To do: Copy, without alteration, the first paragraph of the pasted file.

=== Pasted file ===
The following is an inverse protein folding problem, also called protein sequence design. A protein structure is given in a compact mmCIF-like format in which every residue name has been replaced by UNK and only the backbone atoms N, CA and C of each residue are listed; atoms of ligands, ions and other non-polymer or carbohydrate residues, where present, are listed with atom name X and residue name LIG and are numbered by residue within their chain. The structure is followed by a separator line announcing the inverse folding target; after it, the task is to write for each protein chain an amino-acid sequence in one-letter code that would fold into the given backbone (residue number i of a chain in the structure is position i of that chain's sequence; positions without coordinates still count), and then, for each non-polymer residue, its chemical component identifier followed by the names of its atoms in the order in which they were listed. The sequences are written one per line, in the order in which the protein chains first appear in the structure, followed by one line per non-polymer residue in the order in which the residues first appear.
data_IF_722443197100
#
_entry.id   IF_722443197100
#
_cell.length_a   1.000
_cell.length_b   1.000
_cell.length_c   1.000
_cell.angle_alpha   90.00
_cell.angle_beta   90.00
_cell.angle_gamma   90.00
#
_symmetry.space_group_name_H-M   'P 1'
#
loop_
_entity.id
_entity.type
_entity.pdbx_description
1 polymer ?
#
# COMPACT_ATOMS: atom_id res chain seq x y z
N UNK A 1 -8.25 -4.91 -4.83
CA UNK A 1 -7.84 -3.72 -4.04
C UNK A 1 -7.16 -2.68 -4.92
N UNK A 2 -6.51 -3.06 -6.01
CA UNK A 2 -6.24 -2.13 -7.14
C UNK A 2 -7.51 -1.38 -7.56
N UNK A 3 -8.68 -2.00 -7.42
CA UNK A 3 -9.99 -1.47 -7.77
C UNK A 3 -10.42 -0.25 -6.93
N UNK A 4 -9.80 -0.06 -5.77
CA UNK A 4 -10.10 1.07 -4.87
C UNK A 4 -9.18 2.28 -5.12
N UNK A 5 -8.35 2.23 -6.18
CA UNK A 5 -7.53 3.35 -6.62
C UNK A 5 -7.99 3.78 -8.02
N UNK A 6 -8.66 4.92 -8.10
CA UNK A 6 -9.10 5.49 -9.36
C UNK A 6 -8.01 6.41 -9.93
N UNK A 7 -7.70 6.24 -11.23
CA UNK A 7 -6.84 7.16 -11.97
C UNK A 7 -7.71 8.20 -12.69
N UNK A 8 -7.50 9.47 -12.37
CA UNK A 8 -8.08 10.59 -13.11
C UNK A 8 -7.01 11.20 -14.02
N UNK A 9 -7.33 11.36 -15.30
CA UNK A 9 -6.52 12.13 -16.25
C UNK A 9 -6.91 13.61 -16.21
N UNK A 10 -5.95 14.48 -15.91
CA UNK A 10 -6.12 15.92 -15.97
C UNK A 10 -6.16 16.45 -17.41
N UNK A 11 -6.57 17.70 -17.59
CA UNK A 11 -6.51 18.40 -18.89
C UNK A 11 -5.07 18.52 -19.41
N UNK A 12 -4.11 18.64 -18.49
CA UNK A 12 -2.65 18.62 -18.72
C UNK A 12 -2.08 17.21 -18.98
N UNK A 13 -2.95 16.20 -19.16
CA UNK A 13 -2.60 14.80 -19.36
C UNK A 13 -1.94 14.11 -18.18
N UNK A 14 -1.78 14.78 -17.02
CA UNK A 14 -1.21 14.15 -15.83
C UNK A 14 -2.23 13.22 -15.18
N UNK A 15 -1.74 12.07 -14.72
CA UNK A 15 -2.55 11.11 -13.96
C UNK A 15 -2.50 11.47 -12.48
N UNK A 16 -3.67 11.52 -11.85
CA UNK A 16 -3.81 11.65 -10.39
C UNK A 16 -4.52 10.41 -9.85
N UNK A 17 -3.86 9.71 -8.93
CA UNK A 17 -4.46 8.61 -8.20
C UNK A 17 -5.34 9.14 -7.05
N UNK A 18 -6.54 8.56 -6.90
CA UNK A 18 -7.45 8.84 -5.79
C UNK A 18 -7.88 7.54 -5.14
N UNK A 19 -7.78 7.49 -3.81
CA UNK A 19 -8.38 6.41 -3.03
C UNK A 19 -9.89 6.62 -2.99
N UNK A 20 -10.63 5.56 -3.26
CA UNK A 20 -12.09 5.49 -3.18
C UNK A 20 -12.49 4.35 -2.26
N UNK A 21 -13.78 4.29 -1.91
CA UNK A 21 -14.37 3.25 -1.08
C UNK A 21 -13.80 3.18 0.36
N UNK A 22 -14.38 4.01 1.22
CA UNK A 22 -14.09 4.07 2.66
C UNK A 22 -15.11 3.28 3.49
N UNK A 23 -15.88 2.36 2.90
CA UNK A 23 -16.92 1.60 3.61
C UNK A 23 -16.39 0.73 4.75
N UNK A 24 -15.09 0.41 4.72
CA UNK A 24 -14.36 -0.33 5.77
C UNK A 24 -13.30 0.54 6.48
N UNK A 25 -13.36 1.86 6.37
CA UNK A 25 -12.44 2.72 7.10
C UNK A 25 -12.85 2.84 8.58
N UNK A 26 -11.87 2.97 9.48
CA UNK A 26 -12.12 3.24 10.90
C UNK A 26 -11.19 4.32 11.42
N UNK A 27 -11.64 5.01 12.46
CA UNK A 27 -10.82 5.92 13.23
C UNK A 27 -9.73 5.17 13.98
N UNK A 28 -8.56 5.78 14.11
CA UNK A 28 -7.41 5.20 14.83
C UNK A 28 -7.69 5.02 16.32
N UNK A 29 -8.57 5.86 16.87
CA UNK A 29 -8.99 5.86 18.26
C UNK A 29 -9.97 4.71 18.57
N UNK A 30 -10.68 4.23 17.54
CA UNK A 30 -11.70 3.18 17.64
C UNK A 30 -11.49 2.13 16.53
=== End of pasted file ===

The following is an inverse protein folding problem, also called protein sequence design. A protein structure is given in a compact mmCIF-like format in which every residue name has been replaced by UNK and only the backbone atoms N, CA and C of each residue are listed; atoms of ligands, ions and other non-polymer or carbohydrate residues, where present, are listed with atom name X and residue name LIG and are numbered by residue within their chain. The structure is followed by a separator line announcing the inverse folding target; after it, the task is to write for each protein chain an amino-acid sequence in one-letter code that would fold into the given backbone (residue number i of a chain in the structure is position i of that chain's sequence; positions without coordinates still count), and then, for each non-polymer residue, its chemical component identifier followed by the names of its atoms in the order in which they were listed. The sequences are written one per line, in the order in which the protein chains first appear in the structure, followed by one line per non-polymer residue in the order in which the residues first appear.